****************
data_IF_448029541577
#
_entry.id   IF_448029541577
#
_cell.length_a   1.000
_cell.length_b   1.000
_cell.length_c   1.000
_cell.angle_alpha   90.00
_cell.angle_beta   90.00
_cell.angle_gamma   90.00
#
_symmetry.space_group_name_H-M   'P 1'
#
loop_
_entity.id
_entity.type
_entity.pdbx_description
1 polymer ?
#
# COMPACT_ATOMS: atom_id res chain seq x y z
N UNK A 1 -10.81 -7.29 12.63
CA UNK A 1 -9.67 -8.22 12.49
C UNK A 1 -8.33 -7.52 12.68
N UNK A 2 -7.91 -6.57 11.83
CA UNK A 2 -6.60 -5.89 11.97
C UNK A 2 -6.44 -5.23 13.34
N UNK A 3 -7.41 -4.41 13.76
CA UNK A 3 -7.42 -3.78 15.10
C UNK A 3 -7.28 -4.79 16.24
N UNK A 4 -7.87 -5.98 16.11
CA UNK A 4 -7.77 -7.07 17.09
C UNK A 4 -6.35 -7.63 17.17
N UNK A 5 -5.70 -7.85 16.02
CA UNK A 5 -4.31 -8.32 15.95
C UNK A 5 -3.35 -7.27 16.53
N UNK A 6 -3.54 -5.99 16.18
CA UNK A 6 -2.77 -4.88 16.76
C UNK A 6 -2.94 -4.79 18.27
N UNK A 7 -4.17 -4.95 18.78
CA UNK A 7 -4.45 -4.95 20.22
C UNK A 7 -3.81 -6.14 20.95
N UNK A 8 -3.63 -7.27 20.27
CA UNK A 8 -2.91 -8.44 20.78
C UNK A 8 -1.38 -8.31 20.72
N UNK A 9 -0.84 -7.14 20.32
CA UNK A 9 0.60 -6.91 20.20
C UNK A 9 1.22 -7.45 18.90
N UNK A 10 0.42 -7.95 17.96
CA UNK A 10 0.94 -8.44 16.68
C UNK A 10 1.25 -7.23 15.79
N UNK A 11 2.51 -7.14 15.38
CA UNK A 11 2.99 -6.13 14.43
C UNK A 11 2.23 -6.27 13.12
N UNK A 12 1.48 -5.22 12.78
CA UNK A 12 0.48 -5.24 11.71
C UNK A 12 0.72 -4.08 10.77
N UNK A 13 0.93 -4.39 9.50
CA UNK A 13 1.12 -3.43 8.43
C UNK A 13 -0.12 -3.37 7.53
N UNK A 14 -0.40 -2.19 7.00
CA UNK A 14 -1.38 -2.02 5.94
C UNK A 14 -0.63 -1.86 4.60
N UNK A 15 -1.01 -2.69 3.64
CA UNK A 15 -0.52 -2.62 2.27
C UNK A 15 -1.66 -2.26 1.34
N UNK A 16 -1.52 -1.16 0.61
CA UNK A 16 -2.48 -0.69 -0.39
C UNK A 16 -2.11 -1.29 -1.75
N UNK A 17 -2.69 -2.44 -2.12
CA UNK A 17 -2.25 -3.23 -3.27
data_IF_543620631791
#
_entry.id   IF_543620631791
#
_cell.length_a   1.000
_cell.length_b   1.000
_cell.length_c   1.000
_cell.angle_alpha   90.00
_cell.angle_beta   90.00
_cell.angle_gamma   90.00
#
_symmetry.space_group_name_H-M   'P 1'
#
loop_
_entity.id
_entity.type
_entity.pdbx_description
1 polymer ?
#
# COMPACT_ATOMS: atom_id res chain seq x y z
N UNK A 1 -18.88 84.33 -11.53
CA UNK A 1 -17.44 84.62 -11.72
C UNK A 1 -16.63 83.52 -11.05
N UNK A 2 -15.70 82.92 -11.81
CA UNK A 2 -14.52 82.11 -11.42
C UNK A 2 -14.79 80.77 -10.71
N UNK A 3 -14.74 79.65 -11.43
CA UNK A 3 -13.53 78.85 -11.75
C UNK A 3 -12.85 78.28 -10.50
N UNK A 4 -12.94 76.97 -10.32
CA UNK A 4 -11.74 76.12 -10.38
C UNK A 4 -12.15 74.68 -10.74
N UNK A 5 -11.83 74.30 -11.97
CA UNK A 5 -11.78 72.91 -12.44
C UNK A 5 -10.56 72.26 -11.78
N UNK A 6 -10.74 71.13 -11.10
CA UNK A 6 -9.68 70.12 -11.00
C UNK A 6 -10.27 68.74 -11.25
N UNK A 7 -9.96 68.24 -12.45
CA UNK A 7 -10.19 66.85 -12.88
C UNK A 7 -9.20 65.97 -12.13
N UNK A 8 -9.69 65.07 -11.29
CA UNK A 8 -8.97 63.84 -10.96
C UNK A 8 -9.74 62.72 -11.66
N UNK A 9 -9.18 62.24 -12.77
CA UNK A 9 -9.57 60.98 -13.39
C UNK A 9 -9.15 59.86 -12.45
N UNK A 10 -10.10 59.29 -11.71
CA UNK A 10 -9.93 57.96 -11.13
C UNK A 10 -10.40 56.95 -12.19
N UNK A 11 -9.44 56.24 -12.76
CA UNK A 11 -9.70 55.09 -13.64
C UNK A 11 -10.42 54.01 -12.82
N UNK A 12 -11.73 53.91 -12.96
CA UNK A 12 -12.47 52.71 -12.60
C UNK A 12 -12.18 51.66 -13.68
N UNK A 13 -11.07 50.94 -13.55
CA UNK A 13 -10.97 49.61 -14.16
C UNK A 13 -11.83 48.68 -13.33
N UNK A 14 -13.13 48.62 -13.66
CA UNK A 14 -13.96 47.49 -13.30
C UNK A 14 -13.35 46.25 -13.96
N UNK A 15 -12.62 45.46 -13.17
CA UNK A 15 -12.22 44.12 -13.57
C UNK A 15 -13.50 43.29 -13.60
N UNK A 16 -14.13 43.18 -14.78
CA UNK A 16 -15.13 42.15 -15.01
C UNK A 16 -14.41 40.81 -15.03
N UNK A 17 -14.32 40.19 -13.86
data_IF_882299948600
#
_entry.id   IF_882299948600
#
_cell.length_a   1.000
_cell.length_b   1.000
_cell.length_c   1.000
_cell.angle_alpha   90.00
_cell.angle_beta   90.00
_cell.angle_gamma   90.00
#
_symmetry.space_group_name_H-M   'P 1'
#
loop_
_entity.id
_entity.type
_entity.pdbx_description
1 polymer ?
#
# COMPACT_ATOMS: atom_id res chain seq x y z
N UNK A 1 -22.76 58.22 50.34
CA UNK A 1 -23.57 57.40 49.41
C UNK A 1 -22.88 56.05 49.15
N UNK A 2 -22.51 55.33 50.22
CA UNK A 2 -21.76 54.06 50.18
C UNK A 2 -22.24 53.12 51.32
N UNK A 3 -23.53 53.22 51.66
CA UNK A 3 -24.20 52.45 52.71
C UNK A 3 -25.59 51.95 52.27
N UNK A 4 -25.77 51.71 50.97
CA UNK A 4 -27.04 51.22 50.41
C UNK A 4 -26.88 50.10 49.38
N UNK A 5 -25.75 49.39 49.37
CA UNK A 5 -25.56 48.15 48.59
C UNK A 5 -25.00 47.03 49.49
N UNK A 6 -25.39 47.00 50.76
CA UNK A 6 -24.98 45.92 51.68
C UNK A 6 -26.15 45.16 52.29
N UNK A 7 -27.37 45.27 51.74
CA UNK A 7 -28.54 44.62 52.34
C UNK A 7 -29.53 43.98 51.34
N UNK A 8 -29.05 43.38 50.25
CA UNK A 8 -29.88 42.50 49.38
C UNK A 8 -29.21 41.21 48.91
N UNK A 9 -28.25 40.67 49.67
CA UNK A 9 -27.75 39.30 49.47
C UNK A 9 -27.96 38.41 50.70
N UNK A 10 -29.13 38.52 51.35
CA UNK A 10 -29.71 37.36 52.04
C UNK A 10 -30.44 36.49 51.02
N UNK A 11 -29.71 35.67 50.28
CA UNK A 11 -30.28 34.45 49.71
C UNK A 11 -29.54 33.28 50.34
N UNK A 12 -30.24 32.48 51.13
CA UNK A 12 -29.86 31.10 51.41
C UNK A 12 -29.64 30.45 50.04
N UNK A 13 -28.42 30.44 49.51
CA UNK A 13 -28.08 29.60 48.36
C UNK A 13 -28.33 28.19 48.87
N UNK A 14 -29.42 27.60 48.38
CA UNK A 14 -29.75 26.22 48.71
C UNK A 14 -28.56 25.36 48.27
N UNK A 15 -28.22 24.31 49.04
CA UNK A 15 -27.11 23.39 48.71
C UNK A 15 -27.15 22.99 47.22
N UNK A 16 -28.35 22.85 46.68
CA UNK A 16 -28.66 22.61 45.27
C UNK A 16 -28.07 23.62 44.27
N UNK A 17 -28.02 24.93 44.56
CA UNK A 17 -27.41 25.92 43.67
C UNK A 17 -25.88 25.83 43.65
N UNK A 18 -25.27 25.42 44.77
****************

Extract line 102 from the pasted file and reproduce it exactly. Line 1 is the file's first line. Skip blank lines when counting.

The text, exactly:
C UNK A 4 -12.15 74.68 -10.74